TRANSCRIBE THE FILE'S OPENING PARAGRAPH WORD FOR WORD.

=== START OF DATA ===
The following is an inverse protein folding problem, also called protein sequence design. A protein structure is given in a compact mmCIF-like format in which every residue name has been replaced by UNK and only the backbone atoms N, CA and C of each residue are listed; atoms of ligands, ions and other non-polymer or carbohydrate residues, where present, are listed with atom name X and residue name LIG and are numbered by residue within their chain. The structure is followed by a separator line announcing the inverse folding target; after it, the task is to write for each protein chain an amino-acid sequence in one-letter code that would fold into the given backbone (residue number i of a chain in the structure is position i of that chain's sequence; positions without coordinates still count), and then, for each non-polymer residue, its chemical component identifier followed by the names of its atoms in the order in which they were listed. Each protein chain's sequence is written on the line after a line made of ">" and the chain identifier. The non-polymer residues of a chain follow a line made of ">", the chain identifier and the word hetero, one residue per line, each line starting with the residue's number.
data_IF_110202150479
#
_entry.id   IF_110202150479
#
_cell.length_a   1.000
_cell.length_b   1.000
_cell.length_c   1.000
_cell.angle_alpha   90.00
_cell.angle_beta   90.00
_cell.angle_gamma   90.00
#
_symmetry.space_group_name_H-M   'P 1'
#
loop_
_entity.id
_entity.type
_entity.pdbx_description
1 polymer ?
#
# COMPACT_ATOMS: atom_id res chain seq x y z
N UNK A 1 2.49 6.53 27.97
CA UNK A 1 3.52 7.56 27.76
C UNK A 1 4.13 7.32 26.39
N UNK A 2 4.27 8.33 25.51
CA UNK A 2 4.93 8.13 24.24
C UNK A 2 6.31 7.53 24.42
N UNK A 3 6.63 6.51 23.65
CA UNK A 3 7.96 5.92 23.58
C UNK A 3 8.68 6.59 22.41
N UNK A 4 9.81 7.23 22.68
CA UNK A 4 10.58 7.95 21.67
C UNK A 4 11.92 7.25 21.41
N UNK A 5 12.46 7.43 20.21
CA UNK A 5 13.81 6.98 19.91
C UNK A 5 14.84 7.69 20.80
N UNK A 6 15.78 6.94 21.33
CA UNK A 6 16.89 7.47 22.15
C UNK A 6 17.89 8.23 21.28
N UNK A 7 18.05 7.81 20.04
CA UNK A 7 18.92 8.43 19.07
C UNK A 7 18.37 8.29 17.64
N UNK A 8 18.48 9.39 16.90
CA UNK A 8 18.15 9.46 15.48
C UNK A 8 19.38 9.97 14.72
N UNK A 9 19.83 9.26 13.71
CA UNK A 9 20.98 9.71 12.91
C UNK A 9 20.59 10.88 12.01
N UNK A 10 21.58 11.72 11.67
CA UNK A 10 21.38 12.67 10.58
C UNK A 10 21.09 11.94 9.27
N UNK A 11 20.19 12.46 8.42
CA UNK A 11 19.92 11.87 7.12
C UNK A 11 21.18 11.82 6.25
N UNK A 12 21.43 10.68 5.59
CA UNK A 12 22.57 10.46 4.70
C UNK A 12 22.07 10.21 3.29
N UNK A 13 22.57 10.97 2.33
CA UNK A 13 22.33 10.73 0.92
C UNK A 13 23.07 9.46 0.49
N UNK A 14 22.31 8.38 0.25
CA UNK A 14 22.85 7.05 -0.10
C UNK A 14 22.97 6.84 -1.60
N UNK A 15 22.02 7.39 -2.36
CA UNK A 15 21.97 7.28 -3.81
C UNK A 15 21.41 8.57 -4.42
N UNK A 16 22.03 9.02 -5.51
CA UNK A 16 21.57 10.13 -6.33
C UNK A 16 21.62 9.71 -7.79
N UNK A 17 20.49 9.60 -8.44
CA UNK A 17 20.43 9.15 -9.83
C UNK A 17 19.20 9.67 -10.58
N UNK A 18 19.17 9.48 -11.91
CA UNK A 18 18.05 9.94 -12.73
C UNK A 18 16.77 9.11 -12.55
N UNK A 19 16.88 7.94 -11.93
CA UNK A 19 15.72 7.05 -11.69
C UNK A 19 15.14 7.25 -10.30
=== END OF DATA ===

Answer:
The following is an inverse protein folding problem, also called protein sequence design. A protein structure is given in a compact mmCIF-like format in which every residue name has been replaced by UNK and only the backbone atoms N, CA and C of each residue are listed; atoms of ligands, ions and other non-polymer or carbohydrate residues, where present, are listed with atom name X and residue name LIG and are numbered by residue within their chain. The structure is followed by a separator line announcing the inverse folding target; after it, the task is to write for each protein chain an amino-acid sequence in one-letter code that would fold into the given backbone (residue number i of a chain in the structure is position i of that chain's sequence; positions without coordinates still count), and then, for each non-polymer residue, its chemical component identifier followed by the names of its atoms in the order in which they were listed. Each protein chain's sequence is written on the line after a line made of ">" and the chain identifier. The non-polymer residues of a chain follow a line made of ">", the chain identifier and the word hetero, one residue per line, each line starting with the residue's number.